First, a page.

So, you've written a short story, sent it through your critique group a few times, and edited until you can edit no more. What now? You think about it for a few weeks. Maybe this one actually doesn't suck? Should I try to send it out? After ten more typo-checks you finally gather up the courage and decide to go for it, but then you do some googling and realise how many magazines there actually are out there. It can feel a bit overwhelming.
Okay, first things first. Before you actually send the story out, you'd better make sure it's correctly formatted. Each magazine has its own preference, and they notice if you're not paying attention. Just make your life easier and do exactly what the instructions say, because you want to appear professional, right? Most English language magazines prefer Shunn's manuscript format.There is bit of variation in font preference, like Times New Roman instead of Courier, but that's pretty much it. You should check whether the magazine is U.K. based or American and run a spell check accordingly. There are also some differences in grammar and punctuation, like the preference for single quotes instead of doubles in British English. Usage is trickier, because that's something you just have to know. (Things like 'flat' vs. 'apartment'. Your beta readers can help you with this. If you're not writing in your native language, this is even more important. I recommend Critters if you're looking for a critique group.) You'll also need a cover letter, the simpler the better. Here are a few examples from Strange Horizons. And don't obsess about who to address it to, 'dear editor' is probably fine.
For my Finnish readers, the rules seem to be a bit more relaxed here. Finnish anthologies usually give you a page count instead of a word count, and the formatting is usually font size 12, 2 cm margins, and a line spacing of 1,5. That gives you about 30 lines of text per page.
Okay, now you need to find a magazine to submit to. If you want to start at the top, go for the SFWA qualifying markets. Those are the best of the best, the 'pro markets,' and if you make a sale you can apply for SFWA membership. And no, you don't have to live in the U.S. to qualify. On a semi-pro level there are other resources you can use, like Dark Markets, a website that lists new calls to anthologies and magazines and is free to use. See also ralan.com. Most people start with the semi-pros and work their way up to the pro markets. I like Duotrope, but it costs 50 USD per year. Nowadays the majority of magazines use electronic submissions, which makes things much easier for us foreigners.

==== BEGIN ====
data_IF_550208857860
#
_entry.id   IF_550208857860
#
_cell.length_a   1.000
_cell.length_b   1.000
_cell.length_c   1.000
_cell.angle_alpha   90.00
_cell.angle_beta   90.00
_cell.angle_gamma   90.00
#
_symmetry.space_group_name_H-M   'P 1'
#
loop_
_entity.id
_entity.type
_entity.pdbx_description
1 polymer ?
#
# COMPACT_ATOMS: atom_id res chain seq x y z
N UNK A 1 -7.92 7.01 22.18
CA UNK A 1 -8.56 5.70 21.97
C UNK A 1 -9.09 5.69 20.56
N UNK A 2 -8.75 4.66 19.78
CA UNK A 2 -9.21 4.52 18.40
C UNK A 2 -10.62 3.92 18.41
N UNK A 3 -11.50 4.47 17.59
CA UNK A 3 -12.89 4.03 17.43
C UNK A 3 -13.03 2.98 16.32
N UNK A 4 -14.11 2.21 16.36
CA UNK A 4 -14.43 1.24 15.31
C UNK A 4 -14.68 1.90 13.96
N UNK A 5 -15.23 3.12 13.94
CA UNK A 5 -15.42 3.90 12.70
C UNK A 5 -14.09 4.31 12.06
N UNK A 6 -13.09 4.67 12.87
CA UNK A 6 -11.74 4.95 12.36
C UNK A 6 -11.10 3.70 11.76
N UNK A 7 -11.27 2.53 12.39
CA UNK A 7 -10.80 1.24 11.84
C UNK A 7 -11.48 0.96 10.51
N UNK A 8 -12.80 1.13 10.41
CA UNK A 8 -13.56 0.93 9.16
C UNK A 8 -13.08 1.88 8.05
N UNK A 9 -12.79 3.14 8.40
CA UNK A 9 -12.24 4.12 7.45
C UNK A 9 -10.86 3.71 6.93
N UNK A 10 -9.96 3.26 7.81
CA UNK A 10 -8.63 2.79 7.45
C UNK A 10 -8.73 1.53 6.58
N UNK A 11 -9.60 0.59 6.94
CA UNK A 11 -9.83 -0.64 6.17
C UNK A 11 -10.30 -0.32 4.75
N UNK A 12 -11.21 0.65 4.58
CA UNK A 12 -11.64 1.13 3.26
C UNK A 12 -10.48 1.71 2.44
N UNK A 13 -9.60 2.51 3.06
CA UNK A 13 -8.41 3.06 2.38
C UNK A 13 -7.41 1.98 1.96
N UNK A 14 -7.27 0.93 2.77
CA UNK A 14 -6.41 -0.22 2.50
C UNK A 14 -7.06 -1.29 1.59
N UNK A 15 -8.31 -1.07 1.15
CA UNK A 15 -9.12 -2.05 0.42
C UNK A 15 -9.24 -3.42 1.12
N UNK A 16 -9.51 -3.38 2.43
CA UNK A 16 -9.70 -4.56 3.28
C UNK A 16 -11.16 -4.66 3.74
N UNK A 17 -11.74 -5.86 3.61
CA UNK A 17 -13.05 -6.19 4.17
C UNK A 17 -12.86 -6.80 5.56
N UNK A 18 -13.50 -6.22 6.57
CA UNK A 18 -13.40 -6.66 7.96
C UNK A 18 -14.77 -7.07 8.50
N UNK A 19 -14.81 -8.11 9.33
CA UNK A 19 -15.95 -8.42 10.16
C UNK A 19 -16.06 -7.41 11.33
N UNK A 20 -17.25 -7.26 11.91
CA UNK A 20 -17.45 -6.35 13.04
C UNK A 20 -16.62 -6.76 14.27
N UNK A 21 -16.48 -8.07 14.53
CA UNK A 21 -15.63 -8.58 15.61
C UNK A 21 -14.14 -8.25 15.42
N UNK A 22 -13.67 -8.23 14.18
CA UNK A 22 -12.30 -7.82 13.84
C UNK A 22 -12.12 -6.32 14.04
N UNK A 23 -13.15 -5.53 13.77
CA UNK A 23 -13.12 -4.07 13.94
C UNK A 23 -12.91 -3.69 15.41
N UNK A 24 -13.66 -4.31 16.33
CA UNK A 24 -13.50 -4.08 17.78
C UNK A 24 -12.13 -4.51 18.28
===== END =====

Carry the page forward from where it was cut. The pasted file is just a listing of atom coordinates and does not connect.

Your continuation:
You should try to read the publication before you submit to it to get a feel for what they want. There are so many markets that this feels impossible at times, but it helps to narrow down the markets that feel more 'you.' My favourite pro magazines are Shimmer, Apex, and Clarkesworld, so I try to follow those at least. I got a subscription to Apex and Clarkesworld, but the Shimmer subscription system was a bit weird (it looked like you'd need to buy every issue separately), so I got the collected short stories for 2014 and 2015 from Amazon. I like to support the magazines by subscribing, but if you don't have the cash you can read most of the content on their websites.
To keep track of your submissions and sales, you need to log them into some kind of spreadsheet, but one reason I like Duotrope is that it does this for me, so I can always check where the piece has been so I don't accidentally resubmit to the same market. It also has statistical info on response times, acceptance rates, etc, so you can
For Finnish spec fic writers, Shimo Suntila wrote a piece about the Finnish markets and competitions recently. Check it out here. In Finland it's rare to get paid for speculative short stories, mostly the 'payment' is getting published. The competitions have cash prices, though.
Before you get started, I have a few pieces of advice: don't take rejection personally (yes, you will get rejected. Multiple times.), resubmit the piece to a different market the next day after a rejection and get on with writing the next one, and don't self-reject (the editor might surprise you). Here's what Chuck Wendig has to say about rejection. Read it. It always makes me feel better after I get one.
Okay, that's it. Happy submitting!